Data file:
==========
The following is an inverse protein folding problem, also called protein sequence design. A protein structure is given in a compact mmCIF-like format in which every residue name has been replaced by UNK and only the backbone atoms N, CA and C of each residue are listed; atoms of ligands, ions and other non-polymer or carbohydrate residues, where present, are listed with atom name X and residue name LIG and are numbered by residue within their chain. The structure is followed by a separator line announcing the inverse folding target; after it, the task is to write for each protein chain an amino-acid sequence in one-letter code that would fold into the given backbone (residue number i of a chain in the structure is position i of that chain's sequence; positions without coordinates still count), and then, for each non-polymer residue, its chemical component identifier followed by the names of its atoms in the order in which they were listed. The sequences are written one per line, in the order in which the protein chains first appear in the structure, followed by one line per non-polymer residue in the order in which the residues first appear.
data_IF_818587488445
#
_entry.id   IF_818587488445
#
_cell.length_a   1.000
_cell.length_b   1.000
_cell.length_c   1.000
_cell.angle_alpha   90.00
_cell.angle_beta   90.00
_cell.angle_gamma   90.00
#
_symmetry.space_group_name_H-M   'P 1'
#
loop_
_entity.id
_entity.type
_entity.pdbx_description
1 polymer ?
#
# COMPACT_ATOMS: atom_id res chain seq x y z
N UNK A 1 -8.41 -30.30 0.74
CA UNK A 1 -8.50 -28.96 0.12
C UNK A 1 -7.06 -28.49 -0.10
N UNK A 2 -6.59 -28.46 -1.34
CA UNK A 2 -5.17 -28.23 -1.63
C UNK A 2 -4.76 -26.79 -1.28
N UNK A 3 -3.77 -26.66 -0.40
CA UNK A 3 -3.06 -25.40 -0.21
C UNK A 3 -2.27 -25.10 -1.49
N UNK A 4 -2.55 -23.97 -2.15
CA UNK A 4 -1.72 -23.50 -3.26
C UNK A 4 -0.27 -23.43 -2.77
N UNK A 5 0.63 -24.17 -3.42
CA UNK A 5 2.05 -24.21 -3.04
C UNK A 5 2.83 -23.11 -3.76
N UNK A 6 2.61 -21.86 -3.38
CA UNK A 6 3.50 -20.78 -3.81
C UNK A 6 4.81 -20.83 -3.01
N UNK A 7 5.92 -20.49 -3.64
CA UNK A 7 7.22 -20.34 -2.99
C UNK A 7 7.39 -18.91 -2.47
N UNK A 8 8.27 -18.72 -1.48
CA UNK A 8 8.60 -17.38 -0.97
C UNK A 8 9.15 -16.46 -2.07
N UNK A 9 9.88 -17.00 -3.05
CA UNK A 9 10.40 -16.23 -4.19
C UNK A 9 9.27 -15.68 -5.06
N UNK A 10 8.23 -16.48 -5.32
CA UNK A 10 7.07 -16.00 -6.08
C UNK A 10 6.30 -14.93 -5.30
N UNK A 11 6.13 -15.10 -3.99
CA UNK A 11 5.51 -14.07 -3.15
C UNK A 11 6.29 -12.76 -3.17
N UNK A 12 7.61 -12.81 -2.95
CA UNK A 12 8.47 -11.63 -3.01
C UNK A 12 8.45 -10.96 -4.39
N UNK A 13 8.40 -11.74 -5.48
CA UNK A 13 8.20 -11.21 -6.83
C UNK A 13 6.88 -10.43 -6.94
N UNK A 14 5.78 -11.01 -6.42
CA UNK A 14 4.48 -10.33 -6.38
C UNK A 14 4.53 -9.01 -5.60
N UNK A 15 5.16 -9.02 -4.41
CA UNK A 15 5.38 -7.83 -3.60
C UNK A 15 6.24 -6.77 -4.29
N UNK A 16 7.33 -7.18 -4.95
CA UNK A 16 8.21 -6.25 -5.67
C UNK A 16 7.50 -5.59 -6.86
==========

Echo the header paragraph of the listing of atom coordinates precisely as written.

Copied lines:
The following is an inverse protein folding problem, also called protein sequence design. A protein structure is given in a compact mmCIF-like format in which every residue name has been replaced by UNK and only the backbone atoms N, CA and C of each residue are listed; atoms of ligands, ions and other non-polymer or carbohydrate residues, where present, are listed with atom name X and residue name LIG and are numbered by residue within their chain. The structure is followed by a separator line announcing the inverse folding target; after it, the task is to write for each protein chain an amino-acid sequence in one-letter code that would fold into the given backbone (residue number i of a chain in the structure is position i of that chain's sequence; positions without coordinates still count), and then, for each non-polymer residue, its chemical component identifier followed by the names of its atoms in the order in which they were listed. The sequences are written one per line, in the order in which the protein chains first appear in the structure, followed by one line per non-polymer residue in the order in which the residues first appear.